Mercedes warned in 2012 there was no scope for F1 in-season testing
"Pirelli is entitled under the terms of their agreement with the FIA to offer teams 1000km of tyre testing, subject to each team being treated equally," said the email.
"However there are no provisions within the Sporting Regulations for such testing to take place in-season.
"[FOTA has] spoken with Charlie [Whiting] to confirm the process going forward, and there are two options: 1. ALL teams want to take up Pirelli's offer and this is communicated to the FIA who will amend the Sporting Regulations; or 2. The test takes place out of season (and then the testing agreement comes into play)."
On a side note, did anyone else notice Paul Hembreys response to what was being tested at Barcelona? His answer was "tyres" and the interview appeared to be cut short. I can see how his answer may of been interpreted as sarcasm but it could equally of been a more sinister attempt to be vague.
Could Lewis Hamilton or Nico Rosberg have taken part?
Hamilton has been quoted as telling reporters on Sunday night: "We were required to do some work and we did and it was good fun." It is an established fact the test took place between Wednesday May 15 and Friday May 17 - the week immediately after the Spanish GP - and Hamilton flew to America on the Monday. It is possible that he then flew back to Barcelona to take part on either the Thursday and/or the Friday - the test was extended to a third day due to rain.
This is shocking:
Absolutely ridiculous that Pirelli would do something like this. I'm a huge fan of Pirelli's tyres but they surely can't continue next year after doing this. And shame on Mercedes for going along with it.Originally Posted by James Allen
Bearing in mind Mercedes haven;t built a car in more than 3 years that can look after its tyres, the data from the test would pale into insignificance when compared to race data and the sheer amount of pre-season testing they have done.
This does not excuse either Pirelli or Merc, I think some peeps are over-exaggerating the effect this 'test' will have on Mercedes 2013 form. The car, like earlier years, is flawed in its use of tyres and it just can;t be down to set-up as why haven;t they worked out since 2010 that it just needs a tweak on set-up?
What FIA choose to do about this will be looked at closely, but I fear this may now signal the end of Pirelli in F1. Bearing in mind the bad publicity tyres now have in F1, who would take their place and is their realistically enough time, or will the shock of a new supplier with no reference points for the teams to design their cars around really shake up 2014 form book?
Have Ferrari implicated themselves in the Tyre Testing row too? ]
Ferrari have reportedly conducted a similar test after Bahrain (Although the circuit it was conducted at also remains a mystery) Ferrari however made their 2011 challenger (F150) available to Pirelli to conduct the test. This is also unacceptable from a Sporting Regulations standpoint with 2013,2012 and 2011 cars unable to be tested outside of the test regulations (as I read it).
[Track testing shall be considered any track running time not part of an Event undertaken by a competitor entered in the Championship, using cars which conform substantially with the current Formula One Technical Regulations in addition to those from the previous or subsequent year.]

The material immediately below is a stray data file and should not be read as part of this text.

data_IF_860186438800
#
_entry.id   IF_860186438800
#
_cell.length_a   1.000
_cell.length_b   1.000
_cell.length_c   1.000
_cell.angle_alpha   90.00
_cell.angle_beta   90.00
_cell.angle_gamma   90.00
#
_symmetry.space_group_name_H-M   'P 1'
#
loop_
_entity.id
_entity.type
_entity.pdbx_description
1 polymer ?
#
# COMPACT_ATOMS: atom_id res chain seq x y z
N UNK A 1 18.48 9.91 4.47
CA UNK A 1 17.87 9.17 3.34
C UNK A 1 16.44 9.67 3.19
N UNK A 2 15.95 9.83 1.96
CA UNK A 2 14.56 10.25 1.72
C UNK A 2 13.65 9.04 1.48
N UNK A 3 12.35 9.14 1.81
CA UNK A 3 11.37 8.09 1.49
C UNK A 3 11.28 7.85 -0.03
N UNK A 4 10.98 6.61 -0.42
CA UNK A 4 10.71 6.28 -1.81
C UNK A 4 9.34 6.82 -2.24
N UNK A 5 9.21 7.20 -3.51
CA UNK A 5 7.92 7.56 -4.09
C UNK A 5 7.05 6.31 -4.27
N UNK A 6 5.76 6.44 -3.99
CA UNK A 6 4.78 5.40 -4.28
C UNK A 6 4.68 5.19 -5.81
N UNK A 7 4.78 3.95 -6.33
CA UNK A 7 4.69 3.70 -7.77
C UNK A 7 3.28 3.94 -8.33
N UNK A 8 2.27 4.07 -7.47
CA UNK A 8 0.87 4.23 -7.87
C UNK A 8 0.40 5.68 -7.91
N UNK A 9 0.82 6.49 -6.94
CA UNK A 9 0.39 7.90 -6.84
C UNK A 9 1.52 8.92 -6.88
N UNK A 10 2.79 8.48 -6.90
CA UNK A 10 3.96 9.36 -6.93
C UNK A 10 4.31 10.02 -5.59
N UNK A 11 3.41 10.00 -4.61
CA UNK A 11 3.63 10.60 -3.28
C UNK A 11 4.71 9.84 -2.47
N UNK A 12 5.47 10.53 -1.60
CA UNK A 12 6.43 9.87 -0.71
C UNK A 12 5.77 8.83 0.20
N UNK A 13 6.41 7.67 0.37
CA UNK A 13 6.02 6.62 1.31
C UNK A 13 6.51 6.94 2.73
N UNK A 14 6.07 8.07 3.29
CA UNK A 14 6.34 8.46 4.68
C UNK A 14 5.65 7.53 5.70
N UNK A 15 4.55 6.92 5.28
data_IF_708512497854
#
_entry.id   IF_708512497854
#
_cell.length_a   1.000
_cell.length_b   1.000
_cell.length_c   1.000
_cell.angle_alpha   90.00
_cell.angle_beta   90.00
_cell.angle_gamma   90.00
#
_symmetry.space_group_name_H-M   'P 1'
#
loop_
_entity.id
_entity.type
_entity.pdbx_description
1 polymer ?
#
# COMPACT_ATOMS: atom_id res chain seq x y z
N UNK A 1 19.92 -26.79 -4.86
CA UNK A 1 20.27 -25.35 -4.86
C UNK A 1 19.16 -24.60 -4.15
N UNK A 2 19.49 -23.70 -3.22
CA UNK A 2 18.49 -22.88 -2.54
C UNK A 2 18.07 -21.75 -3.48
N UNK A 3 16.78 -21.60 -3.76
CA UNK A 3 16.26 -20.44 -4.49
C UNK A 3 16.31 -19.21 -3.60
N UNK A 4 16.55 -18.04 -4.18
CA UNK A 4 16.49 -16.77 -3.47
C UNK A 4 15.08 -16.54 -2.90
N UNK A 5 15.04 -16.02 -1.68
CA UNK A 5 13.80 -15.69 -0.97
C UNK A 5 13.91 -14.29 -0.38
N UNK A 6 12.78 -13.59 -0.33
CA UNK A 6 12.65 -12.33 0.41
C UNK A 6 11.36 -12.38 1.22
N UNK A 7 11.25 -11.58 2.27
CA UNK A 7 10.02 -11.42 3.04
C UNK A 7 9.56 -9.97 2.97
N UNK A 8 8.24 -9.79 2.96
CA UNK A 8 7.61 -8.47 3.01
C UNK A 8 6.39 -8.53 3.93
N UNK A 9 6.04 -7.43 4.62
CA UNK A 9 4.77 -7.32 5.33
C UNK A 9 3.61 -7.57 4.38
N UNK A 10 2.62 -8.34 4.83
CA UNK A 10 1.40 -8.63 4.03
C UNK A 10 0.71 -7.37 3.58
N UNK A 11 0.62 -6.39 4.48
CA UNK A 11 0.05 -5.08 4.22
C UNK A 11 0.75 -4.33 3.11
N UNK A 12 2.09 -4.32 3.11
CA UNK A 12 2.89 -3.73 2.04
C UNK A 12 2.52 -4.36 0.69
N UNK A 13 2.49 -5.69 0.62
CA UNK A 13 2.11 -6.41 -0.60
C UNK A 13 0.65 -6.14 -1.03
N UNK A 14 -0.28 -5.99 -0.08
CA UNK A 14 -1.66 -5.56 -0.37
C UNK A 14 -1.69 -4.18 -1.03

Others are however reporting a 2011 car would be acceptable, the way I read it: previous = 2012 and subsequent = 2011. Otherwise why not just put, current and the preceding years car. (I stand corrected if I'm wrong #Syntax, but I'm sure a good lawyer could argue it from either side)
I'm glad they managed to get them in focus.Originally Posted by BrightLampShade:4799455
Ferrari did nothing wrong:
Maybe Hamilton (and Rosberg) were at the test, in which case it must have been Wed-Fri after the GP:
When asked about if he had any fears about what might happen over the testing controversy, Hamilton said: "I'm not concerned about it, that's for the team to worry about.
"I just have to focus on myself and try and get my act together."
"[The test] is for you guys to speak to Pirelli about. We were required to do some work, we did some work. It was good fun."
Hamilton focused on his own pace, not Mercedes test scandal
Turning a little away from the controversy,
Analysis: How Pirelli Montreal change will handicap ‘tyre-swapping’ teams
An interesting twist to the Pirelli testing saga has emerged, and it throws a little more light on what Mercedes might or might not have done at Barcelona.
This blog can reveal that since the start of the season some teams have routinely being swapping the left and right rear tyres, having discovered – in some cases as early as winter testing – that they found an overall performance advantage by doing so.
The 2013 steel belt tyres are ‘handed,’ meaning that they are marked left and right and are intended by Pirelli to be used on that side of the car....
Intriguingly sources have told this blog that in Monaco Mercedes used the swapping technique for the first time – or at least it was the first time that it was spotted by keen-eyed observers.
It would thus be very easy to speculate that Mercedes took the opportunity of the Barcelona test to try swapping the rears around....
However, Kevlar belted tyres are not ‘handed’ meaning they are identical on both sides – in other words there is no point in swapping them around.
And that means the teams that have been routinely swapping will lose the advantage they currently have, and that in turn explains why they a) they are now fighting with Pirelli and the FIA over the planned change and b) why those teams who have not been able to make tyre swapping work, or have general tyre issues, are only too happy for it to go through…
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